10 “America’s Playground” Longest Boardwalk in U.S. (7 miles)First Ferris WheelSalt Water TaffyRooming Houses, summer houses, hotels,Crime, corruption (“Get out of jail free”)Miss America ContestsShow business (Frank Sinatra and others)Economic troubles—1960s and 1970sGambling and casinos started in 1976Donald Trump developments—1980s
11 The Gilded AgeCircaIndustrialization, Monopolization, Immigration, Urbanization,Unionization(and Political Corruption!)
12 I. Background What does “gilded” mean? Who referred to this time period as “The Gilded Age”?Why is this period called this?
13 “ISMs”Capitalism—economic practice of private ownership of goods, resources and services—U.S. has thisSocialism—economic practice of private ownership of most goods and services and state ownership of major resources and services—Canada has thisCommunism—economic practice of state ownership of all goods, resources and services—Cuba has this
14 So…The Gilded Age was a time when American capitalism was illustrated in extreme ways“Gilded Age” implies pretty but cheap—it has a negative connotation (“superficial glitter”)Our Gilded Age corresponds with England’s Victorian Age circa
15 II. Consider: Appearance vs. Reality Economic success IndustrializationSocial consciencePolitical involvementPatriotism“The New American”UrbanizationGlobalizationNote: realism in literature andart is a response to the phoniness in politics and society
17 Film: Industrialization and Urbanization What part of the country saw the rise of large cities? (North, South, North East, Southwest?)List three technological advances (new inventions).By 1900, the U.S. produced ___ of the world’s goods (half, one-third, one tenth).The new “captains of industry” exploited what or whom?(exploited means used for own purposes)5. How did the rise of industries in the U.S. lead to a rise of European immigration?
18 III. Industrialization and Mass Production 35% of world’s goods were U.S. madeFactories had: Standardization of parts, assembly line, labor-saving machinery, division of labor, pieceworkGrowth of major eastern citiesAs cities became crowded, some middle class people fled to suburbs and commuted to cities by streetcars and trains
19 IV. New Inventions—showcased at the Exposition of 1876 in Philadelphia Oil well, drill, pumpElectric powerLight bulbAlternating current and transformersTelegraphy and transatlantic cableTelephoneBessemer Process (steel)Plumbing systemsPhonographBicycleTypewriterAdding machineSteam engineLinoleumCamerasElevator
20 Inventors Bell—telephone Westinghouse—alternating electrical currents Edison—phonograph, movie camera, electric light bulb, and many more!Firestone--tires
21 V. Retailing Techniques Specialty shopsChain storesDepartment storesMail OrderAdvertising and packaging(A &P, Woolworth)(Marshall Fields)(Sears and Roebuck, Montgomery Ward)
22 VI. Law of Supply and Demand High supply + low demand = low priceLow supply + high demand = high price
23 VII. Rise of Millionaires: Captains of Industry or Robber Barons? (Old money)(New money)AstorRockefellerCarnegieVanderbiltHarrimanMellonMorganSwiftArmourDupontDukeForbesGettyHeinzKennedyHuntBuffetGatesPerotWaltonJobsWinfreyBushTrump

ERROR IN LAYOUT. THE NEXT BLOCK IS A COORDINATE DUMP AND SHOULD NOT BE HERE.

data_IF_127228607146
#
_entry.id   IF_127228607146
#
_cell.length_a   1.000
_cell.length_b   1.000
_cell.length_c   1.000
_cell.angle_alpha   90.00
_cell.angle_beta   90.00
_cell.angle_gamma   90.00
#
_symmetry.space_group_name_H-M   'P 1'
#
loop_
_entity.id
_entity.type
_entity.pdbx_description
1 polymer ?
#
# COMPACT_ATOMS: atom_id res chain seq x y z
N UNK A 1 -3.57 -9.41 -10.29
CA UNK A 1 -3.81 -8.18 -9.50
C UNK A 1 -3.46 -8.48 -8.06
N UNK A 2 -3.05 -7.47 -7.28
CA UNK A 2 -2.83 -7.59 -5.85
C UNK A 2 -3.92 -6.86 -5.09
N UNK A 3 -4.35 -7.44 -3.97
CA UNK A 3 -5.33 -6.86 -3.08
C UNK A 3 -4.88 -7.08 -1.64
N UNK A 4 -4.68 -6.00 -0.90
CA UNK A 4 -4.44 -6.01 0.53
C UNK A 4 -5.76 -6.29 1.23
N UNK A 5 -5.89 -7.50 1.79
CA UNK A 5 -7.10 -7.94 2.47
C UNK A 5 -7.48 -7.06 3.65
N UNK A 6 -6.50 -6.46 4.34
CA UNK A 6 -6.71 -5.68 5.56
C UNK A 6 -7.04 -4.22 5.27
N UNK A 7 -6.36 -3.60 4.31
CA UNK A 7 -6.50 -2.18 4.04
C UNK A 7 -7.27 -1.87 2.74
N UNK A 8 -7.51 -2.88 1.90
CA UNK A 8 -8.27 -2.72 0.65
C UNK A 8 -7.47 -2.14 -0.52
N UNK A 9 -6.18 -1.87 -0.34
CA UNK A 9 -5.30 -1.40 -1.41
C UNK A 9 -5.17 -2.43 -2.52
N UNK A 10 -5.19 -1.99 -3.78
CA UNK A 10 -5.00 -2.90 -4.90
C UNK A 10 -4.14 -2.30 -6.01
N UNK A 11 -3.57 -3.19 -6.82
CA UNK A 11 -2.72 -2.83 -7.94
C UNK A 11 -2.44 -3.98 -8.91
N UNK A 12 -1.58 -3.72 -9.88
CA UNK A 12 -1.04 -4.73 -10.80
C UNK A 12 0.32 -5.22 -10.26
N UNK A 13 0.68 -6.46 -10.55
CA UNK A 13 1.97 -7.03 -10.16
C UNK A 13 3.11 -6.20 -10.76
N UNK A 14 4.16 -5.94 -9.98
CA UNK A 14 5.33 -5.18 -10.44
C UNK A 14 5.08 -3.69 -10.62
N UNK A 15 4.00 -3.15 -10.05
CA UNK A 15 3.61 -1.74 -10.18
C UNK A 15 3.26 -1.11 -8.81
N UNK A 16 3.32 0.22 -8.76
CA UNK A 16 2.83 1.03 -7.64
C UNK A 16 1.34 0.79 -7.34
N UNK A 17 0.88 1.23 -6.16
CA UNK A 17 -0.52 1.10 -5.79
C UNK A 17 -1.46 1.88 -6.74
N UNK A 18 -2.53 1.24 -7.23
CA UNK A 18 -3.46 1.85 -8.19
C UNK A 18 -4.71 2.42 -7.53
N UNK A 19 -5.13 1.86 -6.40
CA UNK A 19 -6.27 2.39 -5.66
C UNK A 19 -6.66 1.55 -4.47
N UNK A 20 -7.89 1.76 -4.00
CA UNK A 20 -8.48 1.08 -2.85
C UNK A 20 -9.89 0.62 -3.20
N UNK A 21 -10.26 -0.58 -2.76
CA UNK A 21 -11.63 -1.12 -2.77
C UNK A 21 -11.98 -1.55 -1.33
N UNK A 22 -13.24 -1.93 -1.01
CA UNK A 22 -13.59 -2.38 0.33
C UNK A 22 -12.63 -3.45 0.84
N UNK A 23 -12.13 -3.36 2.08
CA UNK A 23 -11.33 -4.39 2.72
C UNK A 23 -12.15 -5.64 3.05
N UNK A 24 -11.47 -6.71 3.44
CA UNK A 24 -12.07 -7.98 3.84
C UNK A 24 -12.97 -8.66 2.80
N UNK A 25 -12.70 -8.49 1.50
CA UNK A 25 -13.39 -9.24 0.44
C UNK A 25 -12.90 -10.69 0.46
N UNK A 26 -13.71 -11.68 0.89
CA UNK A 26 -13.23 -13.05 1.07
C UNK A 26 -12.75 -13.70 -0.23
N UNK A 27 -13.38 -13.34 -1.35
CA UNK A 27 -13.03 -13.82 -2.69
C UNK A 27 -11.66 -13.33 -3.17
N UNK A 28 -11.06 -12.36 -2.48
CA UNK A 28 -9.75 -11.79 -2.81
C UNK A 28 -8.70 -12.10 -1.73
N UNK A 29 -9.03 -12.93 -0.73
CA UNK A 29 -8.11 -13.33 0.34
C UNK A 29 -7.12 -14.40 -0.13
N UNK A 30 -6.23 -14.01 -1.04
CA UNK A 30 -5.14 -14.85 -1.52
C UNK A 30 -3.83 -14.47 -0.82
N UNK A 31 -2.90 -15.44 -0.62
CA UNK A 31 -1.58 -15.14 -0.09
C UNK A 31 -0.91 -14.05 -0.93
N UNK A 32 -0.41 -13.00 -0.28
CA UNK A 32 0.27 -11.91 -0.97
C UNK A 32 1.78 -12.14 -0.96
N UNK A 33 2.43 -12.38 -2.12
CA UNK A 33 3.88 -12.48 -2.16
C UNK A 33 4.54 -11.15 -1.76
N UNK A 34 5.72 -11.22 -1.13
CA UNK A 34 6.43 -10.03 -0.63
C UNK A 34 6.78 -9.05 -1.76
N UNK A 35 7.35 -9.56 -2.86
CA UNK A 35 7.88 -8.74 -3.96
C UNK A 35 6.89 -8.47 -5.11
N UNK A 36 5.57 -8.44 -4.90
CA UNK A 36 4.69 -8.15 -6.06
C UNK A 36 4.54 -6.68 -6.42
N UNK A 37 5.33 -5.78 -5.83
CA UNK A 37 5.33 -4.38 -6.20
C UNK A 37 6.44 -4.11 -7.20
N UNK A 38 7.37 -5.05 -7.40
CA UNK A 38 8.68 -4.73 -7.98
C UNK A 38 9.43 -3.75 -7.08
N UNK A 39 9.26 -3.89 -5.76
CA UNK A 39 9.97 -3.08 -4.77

24 VIII. Philosophies Gilded Age Response to Gilded Age Social Darwinism Gospel of WealthProtestant work EthicMarket economyPhilanthropyMonopolyTrustsStock marketLaissez-faireExploitation?Regulation?Populism?Progressivism?Unionization?
25 “Taylorism”System of scientific management developed by Frederick W. TaylorDevelopment of a disciplined labor force by eliminating wasted motionTime management techniques used in factories (with assembly line etc.)
26 Vertical IntegrationWhen a company controls both the production and distribution of its productUsed by Carnegie to gain control over U.S. steel industryLed to monopoly by eliminating the “middle man”
27 Horizontal Integration When one company gains control over other companies that produce the same productUsed by Rockefeller in the oil refining businessLed to monopoly by eliminating competition
28 Laissez-faire Economics Philosophy stating that economic activities should be largely free of governmental interference, regulations and restraint.Laissez-faire economics was supported by leaders who, ironically, also supported protective tariffs
29 Horatio Alger Wrote “rags to riches” stories Very popular books on the idealization of the “self-made man”
30 World’s Fair of 1893— Columbian Exposition Showcased American industrial developmentand architectural style
31 President Grover Cleveland Hosted the Opening of The World’s Fair New ProductsIdeasCream of Wheat and Shredded Wheat cerealsPabst Blue Ribbon BeerAunt Jemima SyrupJuicy Fruit GumCracker JacksCarbonated SodasHamburgersThe Electric ChairWalt Disney’s dad worked there and was impressed by the Giant Ferris WheelThe Pledge of Allegiance was written for the fairColumbus Day started in honor of 400th anniversary in 1892Fair was besieged by bad luck including fatal accidents, storms, fire, and a serial killer in the city of Chicago
33 IX. Immigration Push Factors: poverty, pogroms, political corruption Pull Factors: factories, opportunities in West, ideals of freedom6 million from S. and E. Europe23 million totalMost were Roman Catholic, Jewish, Greek/Russian OrthodoxMost lived and worked in NE cities
34 X. Ellis IslandNew York--Immigration Welcome Center—many were quarantined or had a name changeNote: Chinese and other immigrants who entered on the west coast came through Angel Island in San Francisco.
35 XI. Statue of Liberty New York Harbor Gift from France, 1886 Poem, “The New Colossus” by Emma Lazarus